May 18, 2006
Mexico protests military and new walls on border
MEXICO CITY (Reuters) - Mexico will complain to the U.S.
government about plans to build security fences and deploy
National Guard troops along the border to curb illegal
immigration, the foreign minister said on Thursday.
Mexico has pushed for sweeping immigration reforms to help
millions of Mexicans work legally in the United States but it
fears Washington is more interested in keeping them out.
a note protesting the plans to build new walls and send the
National Guard to the 2,000-mile (3,200-km) border that
hundreds of thousands of Mexicans sneak across every year in
search of jobs.
"There are 12 million Mexicans on the other side, 12
million people who live every day in anguish about the need for
a reform to let them live peacefully," Derbez said.
The U.S. Senate passed a bill on Wednesday that would see
370 miles of new fences built at strategic points along the
Lawmakers in the U.S. House of Representatives have also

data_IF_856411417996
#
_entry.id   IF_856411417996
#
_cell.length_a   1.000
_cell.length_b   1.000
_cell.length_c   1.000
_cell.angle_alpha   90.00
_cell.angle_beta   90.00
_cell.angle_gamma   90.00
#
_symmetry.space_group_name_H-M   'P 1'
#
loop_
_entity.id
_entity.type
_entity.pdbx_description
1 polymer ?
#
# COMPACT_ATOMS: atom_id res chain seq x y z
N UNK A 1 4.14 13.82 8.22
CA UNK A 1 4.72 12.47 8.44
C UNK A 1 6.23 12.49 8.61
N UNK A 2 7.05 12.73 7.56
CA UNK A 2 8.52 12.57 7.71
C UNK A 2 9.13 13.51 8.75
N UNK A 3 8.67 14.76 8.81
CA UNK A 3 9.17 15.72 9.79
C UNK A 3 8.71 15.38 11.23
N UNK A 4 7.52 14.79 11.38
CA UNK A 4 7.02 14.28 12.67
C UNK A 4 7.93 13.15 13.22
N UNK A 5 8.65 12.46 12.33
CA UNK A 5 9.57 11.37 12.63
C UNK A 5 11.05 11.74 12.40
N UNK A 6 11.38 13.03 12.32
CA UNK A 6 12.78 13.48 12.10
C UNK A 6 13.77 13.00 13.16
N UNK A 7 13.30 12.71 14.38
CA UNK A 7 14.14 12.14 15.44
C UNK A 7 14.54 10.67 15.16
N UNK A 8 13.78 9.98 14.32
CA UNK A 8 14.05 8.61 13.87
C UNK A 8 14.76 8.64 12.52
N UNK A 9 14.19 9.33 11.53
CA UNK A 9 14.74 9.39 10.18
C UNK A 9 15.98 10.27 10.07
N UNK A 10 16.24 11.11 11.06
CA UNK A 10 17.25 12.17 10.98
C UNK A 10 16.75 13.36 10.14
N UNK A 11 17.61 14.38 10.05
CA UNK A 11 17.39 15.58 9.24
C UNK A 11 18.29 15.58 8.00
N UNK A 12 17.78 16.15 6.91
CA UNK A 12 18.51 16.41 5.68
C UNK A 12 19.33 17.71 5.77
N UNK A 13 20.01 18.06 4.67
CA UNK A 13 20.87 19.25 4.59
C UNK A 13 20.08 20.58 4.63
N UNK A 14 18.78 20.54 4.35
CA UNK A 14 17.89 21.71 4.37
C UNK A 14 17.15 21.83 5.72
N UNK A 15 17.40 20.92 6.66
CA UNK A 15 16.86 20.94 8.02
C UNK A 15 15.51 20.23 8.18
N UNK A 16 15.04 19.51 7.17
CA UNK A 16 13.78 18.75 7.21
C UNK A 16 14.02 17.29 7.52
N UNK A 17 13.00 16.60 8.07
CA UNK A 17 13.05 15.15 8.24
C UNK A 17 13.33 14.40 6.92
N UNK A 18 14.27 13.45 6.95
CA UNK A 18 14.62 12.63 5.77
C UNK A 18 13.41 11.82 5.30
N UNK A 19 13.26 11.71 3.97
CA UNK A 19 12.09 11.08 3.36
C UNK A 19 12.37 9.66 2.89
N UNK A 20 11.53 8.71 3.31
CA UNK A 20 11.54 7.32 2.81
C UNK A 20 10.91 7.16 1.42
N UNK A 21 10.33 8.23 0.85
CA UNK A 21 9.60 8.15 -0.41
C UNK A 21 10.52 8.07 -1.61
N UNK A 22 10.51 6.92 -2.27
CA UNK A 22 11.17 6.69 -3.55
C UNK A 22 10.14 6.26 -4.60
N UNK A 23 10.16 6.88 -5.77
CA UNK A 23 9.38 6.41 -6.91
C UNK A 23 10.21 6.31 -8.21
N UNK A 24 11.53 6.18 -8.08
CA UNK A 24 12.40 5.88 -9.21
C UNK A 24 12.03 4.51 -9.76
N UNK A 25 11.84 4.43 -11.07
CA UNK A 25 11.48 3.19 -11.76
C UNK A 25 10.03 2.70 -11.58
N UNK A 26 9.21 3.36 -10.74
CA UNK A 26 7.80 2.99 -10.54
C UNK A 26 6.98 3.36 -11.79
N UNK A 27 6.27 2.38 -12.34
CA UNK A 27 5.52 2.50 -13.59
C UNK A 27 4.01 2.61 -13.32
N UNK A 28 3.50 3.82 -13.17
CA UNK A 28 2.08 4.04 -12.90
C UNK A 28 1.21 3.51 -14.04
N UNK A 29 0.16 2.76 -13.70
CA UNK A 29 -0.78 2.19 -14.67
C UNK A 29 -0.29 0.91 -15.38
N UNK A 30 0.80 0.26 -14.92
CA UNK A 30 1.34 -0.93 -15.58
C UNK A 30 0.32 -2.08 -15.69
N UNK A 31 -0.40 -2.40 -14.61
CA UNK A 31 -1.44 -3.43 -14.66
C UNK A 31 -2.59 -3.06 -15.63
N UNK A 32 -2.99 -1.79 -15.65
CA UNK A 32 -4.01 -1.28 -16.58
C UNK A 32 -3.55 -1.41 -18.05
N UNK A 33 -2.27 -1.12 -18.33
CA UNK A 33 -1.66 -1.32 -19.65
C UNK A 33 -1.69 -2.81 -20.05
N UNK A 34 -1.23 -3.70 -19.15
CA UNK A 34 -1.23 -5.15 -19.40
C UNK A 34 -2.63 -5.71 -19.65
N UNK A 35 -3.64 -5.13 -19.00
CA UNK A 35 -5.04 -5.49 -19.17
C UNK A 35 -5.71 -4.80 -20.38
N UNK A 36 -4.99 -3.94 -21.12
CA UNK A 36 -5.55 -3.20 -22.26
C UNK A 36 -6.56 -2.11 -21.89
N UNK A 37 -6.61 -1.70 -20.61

passed a bill to vastly extend existing border fences, making
it likely new barriers of some kind will be part a final
compromise deal with the Senate.
President George W. Bush was traveling to the border town
of Yuma, Arizona, on Thursday to press his case for tougher
border controls combined with reforms that would give millions
of immigrants a chance to become U.S. citizens.
He said earlier this week said he would deploy up to 6,000
National Guard troops along the Mexico border.
Supporters of tougher U.S. immigration measures argue
illegal immigrants are criminals and take jobs from legal
But many business groups say the United States needs
foreign workers who are willing to work in jobs that Americans
do not want, and Hispanic groups are flexing their political
muscle to demand legalization.
Some U.S. lawmakers expect stronger border walls to help
stem the flow of drugs from Mexico, which increasingly violent
smuggling gangs use as the main entry point into the United
Emigration to the United States is a useful social safety
valve for Mexico, allowing the poor to escape in search of a
better life. They sent around $20 billion in cash transfers to
their families at home last year, the country's second biggest
source of foreign currency after oil exports.